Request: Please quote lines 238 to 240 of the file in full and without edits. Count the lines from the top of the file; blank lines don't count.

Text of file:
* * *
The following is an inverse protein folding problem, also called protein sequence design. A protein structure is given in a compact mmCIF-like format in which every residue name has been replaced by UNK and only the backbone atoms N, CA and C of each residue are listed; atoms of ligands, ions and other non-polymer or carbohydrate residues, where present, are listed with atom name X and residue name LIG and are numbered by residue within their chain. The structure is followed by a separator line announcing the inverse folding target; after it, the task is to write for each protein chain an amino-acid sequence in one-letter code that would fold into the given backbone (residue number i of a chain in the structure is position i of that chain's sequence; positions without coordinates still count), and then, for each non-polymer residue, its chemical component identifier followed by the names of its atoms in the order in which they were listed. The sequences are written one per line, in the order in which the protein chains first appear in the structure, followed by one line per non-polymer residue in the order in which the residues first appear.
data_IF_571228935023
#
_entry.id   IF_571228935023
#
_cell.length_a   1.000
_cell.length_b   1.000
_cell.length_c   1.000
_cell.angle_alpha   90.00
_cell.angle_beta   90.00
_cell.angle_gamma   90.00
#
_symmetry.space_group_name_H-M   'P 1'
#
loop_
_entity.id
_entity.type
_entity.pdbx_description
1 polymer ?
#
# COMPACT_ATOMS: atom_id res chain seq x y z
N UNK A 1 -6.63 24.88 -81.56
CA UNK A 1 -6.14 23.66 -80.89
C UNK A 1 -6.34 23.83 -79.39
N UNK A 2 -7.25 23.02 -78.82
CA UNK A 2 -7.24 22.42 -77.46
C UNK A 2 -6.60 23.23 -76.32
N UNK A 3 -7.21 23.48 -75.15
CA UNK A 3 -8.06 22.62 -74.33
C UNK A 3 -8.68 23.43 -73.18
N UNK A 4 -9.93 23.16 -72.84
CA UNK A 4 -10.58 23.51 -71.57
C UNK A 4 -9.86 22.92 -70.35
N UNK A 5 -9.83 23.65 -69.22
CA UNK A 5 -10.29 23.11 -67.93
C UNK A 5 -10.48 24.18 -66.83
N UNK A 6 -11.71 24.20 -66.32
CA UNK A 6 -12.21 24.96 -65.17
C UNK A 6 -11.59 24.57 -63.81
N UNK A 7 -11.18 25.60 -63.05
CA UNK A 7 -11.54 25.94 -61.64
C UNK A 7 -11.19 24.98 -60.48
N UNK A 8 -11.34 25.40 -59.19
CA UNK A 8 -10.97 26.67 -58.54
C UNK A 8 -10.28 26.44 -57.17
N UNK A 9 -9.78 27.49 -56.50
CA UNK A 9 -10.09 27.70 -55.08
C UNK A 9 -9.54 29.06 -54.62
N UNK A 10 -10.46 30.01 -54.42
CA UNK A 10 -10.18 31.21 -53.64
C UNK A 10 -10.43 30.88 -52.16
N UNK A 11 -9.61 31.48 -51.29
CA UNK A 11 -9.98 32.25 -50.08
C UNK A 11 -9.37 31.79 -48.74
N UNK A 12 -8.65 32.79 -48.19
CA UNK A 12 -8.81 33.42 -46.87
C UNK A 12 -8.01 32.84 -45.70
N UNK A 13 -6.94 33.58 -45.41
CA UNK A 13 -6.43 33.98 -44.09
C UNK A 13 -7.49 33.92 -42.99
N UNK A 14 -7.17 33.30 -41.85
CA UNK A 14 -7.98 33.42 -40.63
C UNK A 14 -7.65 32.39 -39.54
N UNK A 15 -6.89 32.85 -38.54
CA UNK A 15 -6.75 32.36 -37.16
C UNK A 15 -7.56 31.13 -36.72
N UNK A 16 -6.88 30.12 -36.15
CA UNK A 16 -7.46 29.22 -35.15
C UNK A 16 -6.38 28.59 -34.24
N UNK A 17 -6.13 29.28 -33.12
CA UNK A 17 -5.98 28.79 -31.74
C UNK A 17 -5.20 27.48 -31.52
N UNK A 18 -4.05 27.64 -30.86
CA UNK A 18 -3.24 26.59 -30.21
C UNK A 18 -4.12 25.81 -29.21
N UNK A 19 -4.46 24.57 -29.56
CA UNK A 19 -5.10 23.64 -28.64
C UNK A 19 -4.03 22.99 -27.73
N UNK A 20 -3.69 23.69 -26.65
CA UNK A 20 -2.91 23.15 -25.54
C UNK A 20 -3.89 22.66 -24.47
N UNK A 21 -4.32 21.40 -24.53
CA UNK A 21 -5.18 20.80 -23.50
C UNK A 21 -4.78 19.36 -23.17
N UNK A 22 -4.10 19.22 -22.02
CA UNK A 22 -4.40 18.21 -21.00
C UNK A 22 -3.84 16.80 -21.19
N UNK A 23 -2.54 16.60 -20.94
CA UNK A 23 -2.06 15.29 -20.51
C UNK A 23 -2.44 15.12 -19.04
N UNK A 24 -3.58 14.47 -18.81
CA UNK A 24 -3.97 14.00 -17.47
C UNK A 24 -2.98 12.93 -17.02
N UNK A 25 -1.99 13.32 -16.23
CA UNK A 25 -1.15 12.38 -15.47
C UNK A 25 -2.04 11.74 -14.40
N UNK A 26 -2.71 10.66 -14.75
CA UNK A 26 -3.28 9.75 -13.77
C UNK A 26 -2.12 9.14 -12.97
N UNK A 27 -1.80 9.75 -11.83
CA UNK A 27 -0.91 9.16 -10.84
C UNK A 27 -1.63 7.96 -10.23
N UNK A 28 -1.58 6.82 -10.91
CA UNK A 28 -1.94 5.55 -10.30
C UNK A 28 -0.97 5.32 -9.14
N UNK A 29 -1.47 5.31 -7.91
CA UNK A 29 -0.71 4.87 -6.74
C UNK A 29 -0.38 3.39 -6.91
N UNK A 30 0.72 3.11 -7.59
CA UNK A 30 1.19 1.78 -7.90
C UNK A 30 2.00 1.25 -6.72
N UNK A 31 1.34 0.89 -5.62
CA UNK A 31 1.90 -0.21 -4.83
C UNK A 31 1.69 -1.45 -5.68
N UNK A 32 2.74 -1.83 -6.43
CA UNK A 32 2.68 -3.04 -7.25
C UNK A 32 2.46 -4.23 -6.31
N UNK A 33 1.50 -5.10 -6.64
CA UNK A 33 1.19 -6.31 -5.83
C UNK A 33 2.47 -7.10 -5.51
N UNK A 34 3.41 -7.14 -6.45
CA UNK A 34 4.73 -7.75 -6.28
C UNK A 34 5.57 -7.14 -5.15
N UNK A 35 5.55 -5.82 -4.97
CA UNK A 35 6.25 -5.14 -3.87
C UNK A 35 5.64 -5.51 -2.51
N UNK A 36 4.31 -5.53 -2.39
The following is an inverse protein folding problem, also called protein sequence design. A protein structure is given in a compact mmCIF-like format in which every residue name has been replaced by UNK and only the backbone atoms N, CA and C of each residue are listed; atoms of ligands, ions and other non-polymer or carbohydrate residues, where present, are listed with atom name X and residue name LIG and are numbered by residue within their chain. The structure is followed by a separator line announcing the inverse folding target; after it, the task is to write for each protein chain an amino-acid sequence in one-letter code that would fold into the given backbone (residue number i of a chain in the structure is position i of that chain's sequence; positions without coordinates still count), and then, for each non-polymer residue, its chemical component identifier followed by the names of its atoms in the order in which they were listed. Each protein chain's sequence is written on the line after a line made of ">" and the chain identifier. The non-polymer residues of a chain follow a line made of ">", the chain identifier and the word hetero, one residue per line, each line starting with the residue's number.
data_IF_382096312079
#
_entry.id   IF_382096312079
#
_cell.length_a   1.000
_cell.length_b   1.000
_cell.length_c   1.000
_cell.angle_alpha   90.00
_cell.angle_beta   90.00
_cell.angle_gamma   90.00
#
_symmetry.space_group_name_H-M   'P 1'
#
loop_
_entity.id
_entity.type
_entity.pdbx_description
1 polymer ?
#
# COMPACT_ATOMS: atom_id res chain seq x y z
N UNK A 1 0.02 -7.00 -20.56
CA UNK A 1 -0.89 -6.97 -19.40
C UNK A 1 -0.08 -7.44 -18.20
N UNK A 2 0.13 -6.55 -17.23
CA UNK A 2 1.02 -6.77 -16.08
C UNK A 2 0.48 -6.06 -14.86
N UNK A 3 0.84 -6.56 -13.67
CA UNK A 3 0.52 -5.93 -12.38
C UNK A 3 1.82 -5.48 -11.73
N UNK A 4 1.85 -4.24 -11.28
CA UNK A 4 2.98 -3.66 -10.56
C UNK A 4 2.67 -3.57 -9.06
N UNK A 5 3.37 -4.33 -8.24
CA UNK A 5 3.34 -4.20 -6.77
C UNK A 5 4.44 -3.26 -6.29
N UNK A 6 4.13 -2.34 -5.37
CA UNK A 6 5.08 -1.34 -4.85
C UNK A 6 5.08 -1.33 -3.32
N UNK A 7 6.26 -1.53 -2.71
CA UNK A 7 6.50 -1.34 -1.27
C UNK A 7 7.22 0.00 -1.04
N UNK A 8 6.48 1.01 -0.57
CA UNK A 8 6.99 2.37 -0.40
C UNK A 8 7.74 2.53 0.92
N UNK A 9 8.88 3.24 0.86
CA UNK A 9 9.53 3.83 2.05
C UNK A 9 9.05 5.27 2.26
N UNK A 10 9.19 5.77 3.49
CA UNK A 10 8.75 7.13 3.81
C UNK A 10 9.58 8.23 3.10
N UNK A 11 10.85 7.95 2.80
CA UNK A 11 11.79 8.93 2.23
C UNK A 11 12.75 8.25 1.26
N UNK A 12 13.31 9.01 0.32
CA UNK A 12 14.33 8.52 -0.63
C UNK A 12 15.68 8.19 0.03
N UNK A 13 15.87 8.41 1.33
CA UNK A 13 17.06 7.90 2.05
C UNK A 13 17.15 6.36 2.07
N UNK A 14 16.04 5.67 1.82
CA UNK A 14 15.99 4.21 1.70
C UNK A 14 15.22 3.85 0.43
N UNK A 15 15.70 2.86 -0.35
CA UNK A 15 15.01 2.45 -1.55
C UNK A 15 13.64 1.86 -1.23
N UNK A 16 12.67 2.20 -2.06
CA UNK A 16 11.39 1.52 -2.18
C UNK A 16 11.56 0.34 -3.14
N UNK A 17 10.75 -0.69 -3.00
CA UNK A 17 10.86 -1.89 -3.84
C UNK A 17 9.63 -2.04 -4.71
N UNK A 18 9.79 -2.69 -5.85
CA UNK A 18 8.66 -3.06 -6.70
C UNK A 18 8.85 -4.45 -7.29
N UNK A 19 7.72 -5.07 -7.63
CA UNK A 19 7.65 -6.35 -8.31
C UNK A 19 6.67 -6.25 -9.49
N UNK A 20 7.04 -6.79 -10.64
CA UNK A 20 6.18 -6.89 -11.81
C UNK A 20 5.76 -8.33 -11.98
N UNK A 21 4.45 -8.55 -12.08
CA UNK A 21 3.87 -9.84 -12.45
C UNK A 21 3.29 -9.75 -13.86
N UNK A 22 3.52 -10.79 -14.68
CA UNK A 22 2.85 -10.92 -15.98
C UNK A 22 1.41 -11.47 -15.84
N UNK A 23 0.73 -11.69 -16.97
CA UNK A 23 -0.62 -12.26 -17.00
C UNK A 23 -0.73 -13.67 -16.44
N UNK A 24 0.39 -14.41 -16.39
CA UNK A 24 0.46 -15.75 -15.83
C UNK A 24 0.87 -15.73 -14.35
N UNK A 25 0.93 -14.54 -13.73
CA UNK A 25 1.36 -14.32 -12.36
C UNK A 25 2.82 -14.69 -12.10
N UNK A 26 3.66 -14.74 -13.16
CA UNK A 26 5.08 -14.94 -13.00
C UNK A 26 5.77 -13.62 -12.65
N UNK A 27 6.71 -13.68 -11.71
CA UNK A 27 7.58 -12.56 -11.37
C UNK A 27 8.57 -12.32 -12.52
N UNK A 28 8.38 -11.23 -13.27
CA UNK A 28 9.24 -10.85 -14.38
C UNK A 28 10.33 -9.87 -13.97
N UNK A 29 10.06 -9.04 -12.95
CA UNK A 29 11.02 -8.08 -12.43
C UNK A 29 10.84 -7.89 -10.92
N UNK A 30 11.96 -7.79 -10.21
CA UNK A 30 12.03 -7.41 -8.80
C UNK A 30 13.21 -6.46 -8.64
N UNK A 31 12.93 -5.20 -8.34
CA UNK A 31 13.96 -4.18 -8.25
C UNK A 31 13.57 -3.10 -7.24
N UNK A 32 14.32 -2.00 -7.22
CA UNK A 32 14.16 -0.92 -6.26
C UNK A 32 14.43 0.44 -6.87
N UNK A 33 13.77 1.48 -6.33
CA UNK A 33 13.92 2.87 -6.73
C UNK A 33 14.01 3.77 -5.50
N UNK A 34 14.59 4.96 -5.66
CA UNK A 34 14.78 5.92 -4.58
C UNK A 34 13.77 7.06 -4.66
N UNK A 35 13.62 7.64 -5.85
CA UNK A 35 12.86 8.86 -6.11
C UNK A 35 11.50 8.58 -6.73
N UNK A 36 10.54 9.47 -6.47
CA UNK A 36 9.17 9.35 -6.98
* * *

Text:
C UNK A 30 13.21 -6.46 -8.64
N UNK A 31 12.93 -5.20 -8.34
CA UNK A 31 13.96 -4.18 -8.25